During the Tang dynasty, the different tea producing regions of China had to deliver tea as a tribute to the court. During that time, Korean and Japanese monks came to China to study Buddhism and took tea seeds with them back home. During the Song dynasty (960-1279), the method of preparation of tea changed from cooking to infusing. Ground powder from tea leaves was put in hot water and stirred with a tea brush. During that time, tea competitions, tea banquets and parties took place at the court, and were promoted by scholars and monks. Poets also praised the qualities of tea in their writings. Japanese monks brought again further tea seeds and the method of preparing tea from ground tea powder to Japan.
In the Ming dynasty (1368-1644), tea cakes were replaced by loose tea leaves, which were infused in boiled water. Tea was preferably prepared and taken in beautiful natural environments, at waterfalls, springs or mountains. The entire tea equipment was transported along and tea became a medium for people to harmonize with nature.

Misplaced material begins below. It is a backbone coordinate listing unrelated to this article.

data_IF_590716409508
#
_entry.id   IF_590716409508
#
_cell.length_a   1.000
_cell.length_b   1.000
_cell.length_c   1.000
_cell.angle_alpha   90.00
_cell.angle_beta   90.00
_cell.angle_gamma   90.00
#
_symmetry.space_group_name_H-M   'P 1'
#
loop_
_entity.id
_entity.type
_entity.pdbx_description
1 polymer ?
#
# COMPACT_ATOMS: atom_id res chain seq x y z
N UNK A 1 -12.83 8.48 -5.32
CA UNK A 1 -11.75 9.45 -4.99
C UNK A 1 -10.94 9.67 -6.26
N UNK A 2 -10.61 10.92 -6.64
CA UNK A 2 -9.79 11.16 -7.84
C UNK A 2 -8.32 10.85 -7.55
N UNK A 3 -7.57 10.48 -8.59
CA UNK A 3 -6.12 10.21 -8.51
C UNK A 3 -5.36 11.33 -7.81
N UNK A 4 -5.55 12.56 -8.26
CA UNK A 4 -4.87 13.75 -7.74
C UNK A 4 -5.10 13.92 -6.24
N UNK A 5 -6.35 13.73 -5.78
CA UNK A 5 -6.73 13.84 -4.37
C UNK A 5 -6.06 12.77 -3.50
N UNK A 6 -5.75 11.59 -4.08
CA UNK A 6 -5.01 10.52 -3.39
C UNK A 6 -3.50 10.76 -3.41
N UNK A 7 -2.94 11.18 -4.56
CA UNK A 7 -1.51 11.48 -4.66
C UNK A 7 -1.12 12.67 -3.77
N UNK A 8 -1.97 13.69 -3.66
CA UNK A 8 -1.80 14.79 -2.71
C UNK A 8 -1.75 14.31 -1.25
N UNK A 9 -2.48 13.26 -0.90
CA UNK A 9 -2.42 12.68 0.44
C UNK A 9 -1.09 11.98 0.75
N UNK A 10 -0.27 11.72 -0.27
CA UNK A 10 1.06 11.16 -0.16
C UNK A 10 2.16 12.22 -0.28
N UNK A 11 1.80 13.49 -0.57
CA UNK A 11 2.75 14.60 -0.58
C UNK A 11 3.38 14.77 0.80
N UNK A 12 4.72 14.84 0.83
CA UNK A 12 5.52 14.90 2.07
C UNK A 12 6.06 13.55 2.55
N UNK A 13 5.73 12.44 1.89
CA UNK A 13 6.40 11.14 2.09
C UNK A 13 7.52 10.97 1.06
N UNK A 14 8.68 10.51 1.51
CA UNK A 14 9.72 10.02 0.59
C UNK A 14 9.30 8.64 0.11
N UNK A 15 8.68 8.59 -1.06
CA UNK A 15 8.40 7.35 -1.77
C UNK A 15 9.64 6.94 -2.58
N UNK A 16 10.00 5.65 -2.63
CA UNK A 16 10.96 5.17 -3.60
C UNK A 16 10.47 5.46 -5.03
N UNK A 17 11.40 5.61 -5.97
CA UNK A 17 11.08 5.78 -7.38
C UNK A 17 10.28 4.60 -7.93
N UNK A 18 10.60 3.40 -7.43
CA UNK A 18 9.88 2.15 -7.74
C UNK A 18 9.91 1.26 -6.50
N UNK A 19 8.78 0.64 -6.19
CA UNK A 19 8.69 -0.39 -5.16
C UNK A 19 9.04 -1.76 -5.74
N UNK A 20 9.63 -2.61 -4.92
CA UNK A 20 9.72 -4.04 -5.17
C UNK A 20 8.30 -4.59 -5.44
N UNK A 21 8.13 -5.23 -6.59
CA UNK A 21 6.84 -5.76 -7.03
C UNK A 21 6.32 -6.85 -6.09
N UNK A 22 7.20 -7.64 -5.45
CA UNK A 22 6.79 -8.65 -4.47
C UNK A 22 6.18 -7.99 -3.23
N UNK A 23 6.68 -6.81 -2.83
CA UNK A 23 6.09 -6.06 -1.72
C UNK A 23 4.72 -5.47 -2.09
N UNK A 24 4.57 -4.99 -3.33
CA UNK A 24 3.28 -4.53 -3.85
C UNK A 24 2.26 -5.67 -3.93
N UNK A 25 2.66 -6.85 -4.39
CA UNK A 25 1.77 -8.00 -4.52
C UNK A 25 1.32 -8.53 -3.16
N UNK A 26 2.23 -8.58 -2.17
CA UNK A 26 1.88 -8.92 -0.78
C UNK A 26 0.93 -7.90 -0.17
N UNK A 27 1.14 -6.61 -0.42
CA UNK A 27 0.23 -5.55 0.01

The Qing dynasty (1644-1911) brought further variations to the methods of tea preparation, popularity and commerce. The rulers of the Qing dynasty were Manchus from the north, who were used to take tea from tea cakes. Both the infusion method and the cooking method were used at the time. At the court there were separate kitchens for green tea and for black tea. These rulers received more than thirty different varieties of tribute tea from the tea-producing regions. During this time, tea entered the common peoples’ lives, and tea houses were established all over the country. This was also the time when European traders arrived at the coast and began to purchase silk, porcelain, and tea in the late sixteenth century. Green tea reached Europe only from that time onwards, in wooden boxes, on the maritime silk road. After the Portuguese, soon also Dutch, British, Prussian, Danish and Swedish, and later on American sailing ships came to Guangzhou, which was called Canton at the time. After the first opium war (1840-1842), Shanghai became the most important port for the export of tea. The Dangui Tea House that was opened in 1867, functioned at the same time as Shanghai’s first public theatre which staged the Peking Opera, thus combining performance art with tea consumption. It consists of a big hall with high walls, and an elevated stage. Tea is served from white porcelain tea pots and bowls.